I noticed the current version of SQLite now supports foreign key constraints. (Previous versions would parse the definition, but not enforce the constraint.) I wanted to take advantage of this in a project I’m working on, but it was oddly a bit convoluted to get there. I don’t know why my installed version was more than three years old (pre v3.6.19, which was released Oct of 2009), but it was definitely time for an upgrade.
Simply downloading and replacing the pre-compiled binary didn’t work well; I lost the functionality of the up arrow key (to recall the previous line), and encountered the escape sequence “^]]A” instead.
Some Google searching led me this answer on Stack Overflow, which was only partly helpful. It essentially says the pre-compiled binary isn’t linked to a readline library, so that support isn’t baked in by default. I’d have to compile from source to get that functionality back. (Why it’s not precompiled that way for a default OS X install, I don’t know.)
If you download the “autoconf” source … then you can compile it via the terminal (cd to the directory the tarball extracts to):
$ sudo make install
Stack Overflow answer by AmbroseChapel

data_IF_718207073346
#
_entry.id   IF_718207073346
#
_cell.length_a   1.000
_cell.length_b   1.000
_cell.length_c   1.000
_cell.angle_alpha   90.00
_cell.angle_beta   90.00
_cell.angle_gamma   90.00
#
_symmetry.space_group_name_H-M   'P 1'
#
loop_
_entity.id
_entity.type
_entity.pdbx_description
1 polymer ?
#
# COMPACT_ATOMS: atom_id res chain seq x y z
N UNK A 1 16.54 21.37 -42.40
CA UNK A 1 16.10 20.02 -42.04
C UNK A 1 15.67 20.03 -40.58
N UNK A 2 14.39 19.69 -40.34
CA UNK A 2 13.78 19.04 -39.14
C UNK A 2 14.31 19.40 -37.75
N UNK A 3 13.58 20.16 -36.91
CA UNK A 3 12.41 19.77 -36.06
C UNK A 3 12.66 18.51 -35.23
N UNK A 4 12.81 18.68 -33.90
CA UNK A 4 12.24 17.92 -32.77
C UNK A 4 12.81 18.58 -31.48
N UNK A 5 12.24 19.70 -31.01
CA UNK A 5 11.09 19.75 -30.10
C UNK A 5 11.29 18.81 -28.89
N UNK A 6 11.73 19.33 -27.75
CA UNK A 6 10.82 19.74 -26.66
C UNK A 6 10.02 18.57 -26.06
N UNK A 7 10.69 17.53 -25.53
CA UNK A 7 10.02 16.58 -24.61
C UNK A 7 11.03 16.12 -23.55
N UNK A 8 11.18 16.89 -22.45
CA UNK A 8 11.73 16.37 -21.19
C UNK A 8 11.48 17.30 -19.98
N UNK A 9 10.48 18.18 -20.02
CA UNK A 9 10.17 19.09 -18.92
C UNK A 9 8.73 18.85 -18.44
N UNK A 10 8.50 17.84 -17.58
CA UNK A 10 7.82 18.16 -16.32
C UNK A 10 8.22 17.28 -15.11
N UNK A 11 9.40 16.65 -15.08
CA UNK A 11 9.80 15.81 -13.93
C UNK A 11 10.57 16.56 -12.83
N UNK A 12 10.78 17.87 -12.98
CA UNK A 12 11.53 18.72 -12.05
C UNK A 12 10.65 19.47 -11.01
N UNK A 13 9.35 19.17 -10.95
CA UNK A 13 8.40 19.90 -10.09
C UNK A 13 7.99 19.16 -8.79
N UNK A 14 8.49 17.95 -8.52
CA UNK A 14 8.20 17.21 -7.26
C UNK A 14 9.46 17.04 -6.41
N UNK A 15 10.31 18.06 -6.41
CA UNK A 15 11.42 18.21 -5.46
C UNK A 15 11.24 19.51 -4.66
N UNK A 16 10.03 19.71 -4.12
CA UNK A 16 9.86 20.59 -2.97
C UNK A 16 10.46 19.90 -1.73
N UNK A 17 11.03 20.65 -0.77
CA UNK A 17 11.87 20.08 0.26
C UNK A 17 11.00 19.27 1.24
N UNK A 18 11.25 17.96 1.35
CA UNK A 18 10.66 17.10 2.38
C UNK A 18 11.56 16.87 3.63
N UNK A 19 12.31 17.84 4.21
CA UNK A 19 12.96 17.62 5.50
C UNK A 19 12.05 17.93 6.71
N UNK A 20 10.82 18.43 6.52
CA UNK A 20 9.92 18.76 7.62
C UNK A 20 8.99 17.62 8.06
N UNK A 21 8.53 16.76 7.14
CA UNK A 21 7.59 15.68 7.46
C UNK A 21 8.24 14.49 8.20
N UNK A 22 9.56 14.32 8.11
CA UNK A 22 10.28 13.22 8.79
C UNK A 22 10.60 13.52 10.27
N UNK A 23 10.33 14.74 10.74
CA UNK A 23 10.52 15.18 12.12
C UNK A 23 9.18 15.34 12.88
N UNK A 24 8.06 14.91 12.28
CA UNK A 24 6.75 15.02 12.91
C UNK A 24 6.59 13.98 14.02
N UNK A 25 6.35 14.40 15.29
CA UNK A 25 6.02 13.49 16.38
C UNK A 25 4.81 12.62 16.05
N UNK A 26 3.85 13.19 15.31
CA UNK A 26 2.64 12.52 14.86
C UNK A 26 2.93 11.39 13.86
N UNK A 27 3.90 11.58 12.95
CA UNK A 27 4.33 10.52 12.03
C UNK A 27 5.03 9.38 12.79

Mid-way into the
./configure, however, the process died as no C compiler was found by the script. Grr. I recently upgraded my computer, and it seems not all of the *nix pieces in the background transferred over as I had hoped.
Supposedly, the easiest way to get these installed is through the preferences dialog in Xcode. It’s an oddly slow download, and kept failing on me at the end with a “Failed to mount … not recognized error.” Repeated attempts yielded the same result. More searching revealed the problem was seemingly common, and solvable by attempting the download through either Tor or a VPN. So, I spent some time trying to get my school’s VPN software installed. (It took about an hour, due to almost no documentation, old software from my school, and wishing to avoid the Cisco client in favor of the OS X native one.) I still ended up with an error after downloading through the VPN, but the install worked this time.
After that, the SQLite config/make process worked just fine … Except the install didn’t overwrite my previous binary but created a new one in a different PATH location. Simply deleting the old one didn’t work (for reasons I don’t entirely understand); the new one would be found by
which, but would not run when the binary was called without the full path. Not wanting to troubleshoot further, I added a soft link to the old path, and the up arrow key now works.
That was a lot of work for a “small” feature.